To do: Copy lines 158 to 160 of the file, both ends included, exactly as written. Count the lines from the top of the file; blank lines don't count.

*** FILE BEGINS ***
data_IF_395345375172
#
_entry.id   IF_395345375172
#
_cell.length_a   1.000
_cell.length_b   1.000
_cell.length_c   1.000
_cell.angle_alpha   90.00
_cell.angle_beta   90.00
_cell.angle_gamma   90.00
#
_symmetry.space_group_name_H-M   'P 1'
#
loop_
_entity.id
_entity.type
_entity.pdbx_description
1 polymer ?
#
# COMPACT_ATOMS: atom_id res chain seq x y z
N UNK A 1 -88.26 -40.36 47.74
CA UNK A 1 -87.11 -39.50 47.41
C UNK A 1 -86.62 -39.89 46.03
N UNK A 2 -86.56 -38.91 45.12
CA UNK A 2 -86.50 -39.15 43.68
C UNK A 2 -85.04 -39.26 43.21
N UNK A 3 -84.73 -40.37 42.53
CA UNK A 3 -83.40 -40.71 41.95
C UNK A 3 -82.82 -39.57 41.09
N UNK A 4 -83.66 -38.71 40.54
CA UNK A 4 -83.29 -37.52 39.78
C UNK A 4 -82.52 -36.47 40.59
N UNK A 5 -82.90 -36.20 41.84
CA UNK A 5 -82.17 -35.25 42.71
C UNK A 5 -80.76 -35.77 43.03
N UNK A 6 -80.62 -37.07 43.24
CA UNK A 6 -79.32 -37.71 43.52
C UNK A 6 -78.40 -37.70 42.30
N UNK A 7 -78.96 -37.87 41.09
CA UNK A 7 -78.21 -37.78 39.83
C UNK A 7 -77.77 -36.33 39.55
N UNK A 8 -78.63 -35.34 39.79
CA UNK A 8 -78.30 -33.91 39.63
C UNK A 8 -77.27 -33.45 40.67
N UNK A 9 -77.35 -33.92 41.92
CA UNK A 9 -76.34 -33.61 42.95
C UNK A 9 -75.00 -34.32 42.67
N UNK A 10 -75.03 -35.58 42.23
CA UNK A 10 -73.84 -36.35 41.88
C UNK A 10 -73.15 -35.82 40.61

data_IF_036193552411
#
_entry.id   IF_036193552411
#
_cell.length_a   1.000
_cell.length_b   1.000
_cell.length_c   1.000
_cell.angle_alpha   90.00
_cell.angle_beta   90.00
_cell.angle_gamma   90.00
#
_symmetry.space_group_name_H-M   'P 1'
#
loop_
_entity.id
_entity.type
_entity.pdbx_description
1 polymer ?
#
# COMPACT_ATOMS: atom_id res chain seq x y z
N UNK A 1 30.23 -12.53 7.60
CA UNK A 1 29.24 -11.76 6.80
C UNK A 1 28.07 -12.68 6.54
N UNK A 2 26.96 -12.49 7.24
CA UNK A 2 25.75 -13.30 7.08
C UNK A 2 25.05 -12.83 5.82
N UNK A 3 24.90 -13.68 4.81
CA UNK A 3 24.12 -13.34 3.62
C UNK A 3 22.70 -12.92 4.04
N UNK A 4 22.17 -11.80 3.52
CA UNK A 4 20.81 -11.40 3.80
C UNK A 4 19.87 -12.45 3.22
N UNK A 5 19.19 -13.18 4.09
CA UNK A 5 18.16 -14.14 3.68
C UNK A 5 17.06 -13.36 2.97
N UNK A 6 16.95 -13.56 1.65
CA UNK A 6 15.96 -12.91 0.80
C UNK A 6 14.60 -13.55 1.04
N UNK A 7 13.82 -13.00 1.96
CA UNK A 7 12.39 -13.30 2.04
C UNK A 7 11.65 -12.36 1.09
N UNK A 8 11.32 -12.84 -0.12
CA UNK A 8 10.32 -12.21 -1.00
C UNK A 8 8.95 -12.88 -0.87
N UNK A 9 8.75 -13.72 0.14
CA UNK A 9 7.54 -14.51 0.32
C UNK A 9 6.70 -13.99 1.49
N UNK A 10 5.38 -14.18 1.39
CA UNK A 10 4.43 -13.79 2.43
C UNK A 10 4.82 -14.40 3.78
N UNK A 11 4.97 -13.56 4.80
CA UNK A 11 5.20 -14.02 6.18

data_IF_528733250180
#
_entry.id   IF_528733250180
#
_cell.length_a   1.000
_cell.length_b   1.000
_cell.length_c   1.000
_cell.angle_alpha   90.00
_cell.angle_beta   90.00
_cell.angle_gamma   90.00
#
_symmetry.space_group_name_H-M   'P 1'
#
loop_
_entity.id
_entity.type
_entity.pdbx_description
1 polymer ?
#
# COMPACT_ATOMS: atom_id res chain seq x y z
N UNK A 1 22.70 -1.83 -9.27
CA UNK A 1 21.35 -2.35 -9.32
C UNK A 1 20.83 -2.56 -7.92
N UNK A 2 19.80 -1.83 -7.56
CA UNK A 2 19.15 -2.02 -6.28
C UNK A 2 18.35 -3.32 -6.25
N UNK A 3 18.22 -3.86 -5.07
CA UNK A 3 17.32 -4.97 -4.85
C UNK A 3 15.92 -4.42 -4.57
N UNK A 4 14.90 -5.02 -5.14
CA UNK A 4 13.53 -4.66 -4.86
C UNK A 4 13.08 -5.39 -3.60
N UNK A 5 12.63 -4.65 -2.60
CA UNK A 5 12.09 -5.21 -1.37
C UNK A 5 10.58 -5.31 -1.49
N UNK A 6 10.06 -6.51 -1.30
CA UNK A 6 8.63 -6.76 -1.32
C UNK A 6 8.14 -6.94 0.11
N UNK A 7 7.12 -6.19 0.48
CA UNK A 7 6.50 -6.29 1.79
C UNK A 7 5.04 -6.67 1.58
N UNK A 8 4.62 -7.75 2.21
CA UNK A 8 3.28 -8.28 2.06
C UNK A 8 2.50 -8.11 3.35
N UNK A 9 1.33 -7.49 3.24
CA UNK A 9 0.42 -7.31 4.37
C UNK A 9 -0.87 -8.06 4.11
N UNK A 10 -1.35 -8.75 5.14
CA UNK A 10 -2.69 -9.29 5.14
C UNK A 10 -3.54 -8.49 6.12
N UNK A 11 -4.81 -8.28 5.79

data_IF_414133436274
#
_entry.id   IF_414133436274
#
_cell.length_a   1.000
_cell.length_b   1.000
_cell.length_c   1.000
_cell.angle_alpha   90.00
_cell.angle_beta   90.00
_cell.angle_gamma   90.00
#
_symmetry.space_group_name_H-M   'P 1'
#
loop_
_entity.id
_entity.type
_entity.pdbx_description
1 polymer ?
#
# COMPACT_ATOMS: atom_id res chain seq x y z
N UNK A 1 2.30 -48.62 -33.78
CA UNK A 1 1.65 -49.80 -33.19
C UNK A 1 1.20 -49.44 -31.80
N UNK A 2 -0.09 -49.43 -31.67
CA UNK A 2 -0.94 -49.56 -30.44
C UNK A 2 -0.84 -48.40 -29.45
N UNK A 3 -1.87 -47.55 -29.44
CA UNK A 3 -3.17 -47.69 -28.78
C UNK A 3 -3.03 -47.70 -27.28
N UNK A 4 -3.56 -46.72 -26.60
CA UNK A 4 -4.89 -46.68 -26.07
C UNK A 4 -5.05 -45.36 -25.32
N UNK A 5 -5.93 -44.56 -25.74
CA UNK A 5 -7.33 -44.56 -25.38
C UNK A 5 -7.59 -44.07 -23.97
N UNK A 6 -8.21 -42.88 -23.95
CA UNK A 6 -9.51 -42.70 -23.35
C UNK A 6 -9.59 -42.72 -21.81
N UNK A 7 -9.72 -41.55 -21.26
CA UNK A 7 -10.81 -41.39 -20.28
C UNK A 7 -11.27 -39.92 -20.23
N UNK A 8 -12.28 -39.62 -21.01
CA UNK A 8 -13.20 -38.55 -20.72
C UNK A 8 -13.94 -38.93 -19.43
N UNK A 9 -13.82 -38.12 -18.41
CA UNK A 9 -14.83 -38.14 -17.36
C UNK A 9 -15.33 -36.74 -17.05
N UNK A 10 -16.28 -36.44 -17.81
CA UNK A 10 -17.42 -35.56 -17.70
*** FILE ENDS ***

_cell.length_a   1.000
_cell.length_b   1.000
_cell.length_c   1.000